|Dedicated to the women who RIDE THEIR OWN motorcycles|
LEANING IN THE CORNERS
Ok, for some reason when you put a hunk of metal between two wheels and let it roll down the road, it wants to go in a straight line. (more or less). In order to turn the bike, we've learned that the bike must be leaned over to follow that curve in the road. Take one bike with a high center of gravity and one with a low center of gravity. Which one is easier to turn on twisty roads?
While you're pondering that thought. As a 'sophomore level rider' you
are beginning to realize that it takes a whole lot more than sitting
perched on your bike and pushing right to go right. You've started the
habit of putting the ball of your foot on the inside peg. As you push on
the bar and step down on the inside peg, your outside knee is up on
against the tank. Consciously yet, you tell your outside knee to press
against the tank to help lean the bike over. A little roll of the
throttle and drat. Well actually #$%&, is the word you use as you miss
your line by about 3 feet.<G> Well, its still way better than last year
and you're 'comin' out of turns pretty smoothly now.
Imagine the cartoon with the rider gripping the bar with his elbows out
like wings. Bring those elbows in! Line up your arm with your torso.
That in turn relaxes your inside shoulder and permits it to drop 'into'
the turn. You'll find you fight your body weight a lot less this way and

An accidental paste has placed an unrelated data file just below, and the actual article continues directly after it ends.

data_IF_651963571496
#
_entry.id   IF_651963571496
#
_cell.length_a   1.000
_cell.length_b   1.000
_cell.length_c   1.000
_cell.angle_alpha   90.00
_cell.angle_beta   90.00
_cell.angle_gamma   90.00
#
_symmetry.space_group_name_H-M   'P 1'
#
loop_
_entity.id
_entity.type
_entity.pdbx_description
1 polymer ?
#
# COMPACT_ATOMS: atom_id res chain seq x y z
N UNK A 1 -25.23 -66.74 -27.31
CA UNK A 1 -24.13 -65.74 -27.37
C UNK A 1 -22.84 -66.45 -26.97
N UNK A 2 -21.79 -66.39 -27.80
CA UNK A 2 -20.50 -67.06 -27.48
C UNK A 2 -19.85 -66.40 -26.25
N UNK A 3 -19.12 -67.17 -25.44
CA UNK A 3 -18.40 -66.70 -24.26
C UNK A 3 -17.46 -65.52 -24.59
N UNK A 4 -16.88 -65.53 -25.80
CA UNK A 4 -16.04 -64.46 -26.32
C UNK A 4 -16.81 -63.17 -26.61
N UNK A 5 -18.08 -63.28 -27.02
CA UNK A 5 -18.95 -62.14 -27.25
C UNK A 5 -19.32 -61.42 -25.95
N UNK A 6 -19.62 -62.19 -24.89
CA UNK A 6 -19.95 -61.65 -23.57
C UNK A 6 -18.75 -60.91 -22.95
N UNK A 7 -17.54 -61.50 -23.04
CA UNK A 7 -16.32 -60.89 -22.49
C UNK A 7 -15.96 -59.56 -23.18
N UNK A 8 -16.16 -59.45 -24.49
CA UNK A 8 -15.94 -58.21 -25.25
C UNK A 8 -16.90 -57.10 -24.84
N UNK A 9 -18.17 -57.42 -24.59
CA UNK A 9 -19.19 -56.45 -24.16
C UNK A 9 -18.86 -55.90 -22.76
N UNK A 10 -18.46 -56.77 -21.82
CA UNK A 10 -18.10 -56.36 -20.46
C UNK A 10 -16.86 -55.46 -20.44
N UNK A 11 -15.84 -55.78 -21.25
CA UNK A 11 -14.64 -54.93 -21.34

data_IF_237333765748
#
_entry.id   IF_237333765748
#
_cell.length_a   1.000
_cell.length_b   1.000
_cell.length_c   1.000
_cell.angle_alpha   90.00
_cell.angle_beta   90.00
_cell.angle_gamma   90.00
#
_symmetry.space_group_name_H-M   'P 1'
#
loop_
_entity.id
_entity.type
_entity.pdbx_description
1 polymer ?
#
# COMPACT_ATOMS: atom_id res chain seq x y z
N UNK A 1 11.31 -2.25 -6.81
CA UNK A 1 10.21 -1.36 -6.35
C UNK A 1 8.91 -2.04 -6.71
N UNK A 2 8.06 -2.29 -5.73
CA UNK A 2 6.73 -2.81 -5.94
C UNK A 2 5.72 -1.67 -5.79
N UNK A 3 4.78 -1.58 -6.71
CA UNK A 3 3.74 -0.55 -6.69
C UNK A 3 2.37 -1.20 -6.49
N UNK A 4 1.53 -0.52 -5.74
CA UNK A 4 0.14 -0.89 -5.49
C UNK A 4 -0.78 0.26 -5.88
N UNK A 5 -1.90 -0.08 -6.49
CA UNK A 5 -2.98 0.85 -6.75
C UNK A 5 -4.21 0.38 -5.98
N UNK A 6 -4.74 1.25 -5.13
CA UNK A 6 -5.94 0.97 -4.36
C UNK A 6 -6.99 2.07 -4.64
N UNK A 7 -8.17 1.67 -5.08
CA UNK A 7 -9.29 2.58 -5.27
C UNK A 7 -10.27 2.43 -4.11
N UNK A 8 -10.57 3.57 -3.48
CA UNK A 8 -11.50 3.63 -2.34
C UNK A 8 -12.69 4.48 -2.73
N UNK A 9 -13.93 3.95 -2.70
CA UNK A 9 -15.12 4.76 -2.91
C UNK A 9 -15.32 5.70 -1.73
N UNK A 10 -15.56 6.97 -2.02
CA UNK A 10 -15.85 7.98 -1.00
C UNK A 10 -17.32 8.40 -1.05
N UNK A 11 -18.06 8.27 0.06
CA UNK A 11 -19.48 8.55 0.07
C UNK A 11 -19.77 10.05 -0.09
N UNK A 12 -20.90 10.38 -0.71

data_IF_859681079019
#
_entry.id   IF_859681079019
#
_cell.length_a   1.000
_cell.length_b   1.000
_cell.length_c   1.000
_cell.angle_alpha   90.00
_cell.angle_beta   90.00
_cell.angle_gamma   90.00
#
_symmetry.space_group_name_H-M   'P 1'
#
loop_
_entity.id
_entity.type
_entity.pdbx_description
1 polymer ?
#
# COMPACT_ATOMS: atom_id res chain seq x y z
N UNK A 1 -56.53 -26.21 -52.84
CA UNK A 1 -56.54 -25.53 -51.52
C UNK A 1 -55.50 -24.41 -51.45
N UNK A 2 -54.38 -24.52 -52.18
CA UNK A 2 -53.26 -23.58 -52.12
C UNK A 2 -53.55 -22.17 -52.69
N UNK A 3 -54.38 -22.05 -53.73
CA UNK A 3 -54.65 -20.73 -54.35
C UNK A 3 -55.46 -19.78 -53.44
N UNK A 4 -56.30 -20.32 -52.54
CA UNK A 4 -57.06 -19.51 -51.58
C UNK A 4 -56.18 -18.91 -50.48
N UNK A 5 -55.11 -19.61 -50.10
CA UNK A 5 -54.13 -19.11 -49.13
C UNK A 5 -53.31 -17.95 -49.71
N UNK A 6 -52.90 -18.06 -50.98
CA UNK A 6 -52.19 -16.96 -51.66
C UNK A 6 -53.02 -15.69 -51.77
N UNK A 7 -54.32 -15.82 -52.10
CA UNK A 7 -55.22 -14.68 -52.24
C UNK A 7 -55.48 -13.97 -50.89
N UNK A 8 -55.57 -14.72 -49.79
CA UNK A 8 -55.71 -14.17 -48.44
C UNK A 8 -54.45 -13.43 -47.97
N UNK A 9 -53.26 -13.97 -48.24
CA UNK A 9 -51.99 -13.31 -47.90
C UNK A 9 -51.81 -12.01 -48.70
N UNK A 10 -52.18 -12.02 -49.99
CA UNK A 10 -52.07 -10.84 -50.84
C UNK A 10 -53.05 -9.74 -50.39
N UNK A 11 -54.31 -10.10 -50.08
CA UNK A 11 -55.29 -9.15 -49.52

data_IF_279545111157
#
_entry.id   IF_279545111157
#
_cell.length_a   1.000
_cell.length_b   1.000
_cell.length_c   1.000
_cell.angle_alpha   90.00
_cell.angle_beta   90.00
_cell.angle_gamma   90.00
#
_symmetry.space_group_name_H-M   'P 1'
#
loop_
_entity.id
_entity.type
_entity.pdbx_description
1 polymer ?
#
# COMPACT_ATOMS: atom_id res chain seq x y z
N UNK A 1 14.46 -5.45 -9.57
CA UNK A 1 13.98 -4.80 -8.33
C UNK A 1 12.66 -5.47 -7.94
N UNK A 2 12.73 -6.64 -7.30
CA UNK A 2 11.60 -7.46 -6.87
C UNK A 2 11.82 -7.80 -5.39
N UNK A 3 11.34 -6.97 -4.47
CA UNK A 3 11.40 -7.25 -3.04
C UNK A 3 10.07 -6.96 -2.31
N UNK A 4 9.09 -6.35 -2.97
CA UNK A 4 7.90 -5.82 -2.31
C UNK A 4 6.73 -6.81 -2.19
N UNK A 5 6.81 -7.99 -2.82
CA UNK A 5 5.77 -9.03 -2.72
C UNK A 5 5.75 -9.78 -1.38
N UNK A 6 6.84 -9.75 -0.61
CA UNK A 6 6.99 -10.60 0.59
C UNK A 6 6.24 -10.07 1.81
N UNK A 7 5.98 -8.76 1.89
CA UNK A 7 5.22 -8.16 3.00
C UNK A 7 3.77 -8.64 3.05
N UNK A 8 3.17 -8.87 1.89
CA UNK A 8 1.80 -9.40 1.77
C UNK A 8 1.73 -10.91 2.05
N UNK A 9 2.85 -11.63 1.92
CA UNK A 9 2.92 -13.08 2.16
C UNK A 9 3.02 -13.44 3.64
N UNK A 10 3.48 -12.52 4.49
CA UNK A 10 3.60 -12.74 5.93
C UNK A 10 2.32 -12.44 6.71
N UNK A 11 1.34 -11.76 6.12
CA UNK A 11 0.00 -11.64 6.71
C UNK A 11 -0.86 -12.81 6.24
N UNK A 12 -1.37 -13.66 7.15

let your legs do the work of carrying your body through the turn. We
want to keep a light touch on the bars, right? Another benefit is that
YOUR center of gravity aligns with the bikes center of gravity. Imagine
a line smack down the center between your eyes and belly button and
bike. Keeping this imaginary line together in a turn makes your bar
inputs more effective. You aren't fighting the turn by being off center
or counter balancing your bikes weight through the turn. As you
progress, yes, you will begin to move that center line of your body
towards the inside of the turn. Basically, 'hanging' off in the turn,
but for now work on smoothing out bar inputs and relaxing your elbows
To turn the lower center of gravity bike more input on your part is necessary to initiate and hold a lean angle through a turn. Wherever the center is on your bike, learn to stay with it and flow rather than fight your way through the next turn.
Motorcycle History Report - What You Need to Know Before You Buy a Used Motorcycle.
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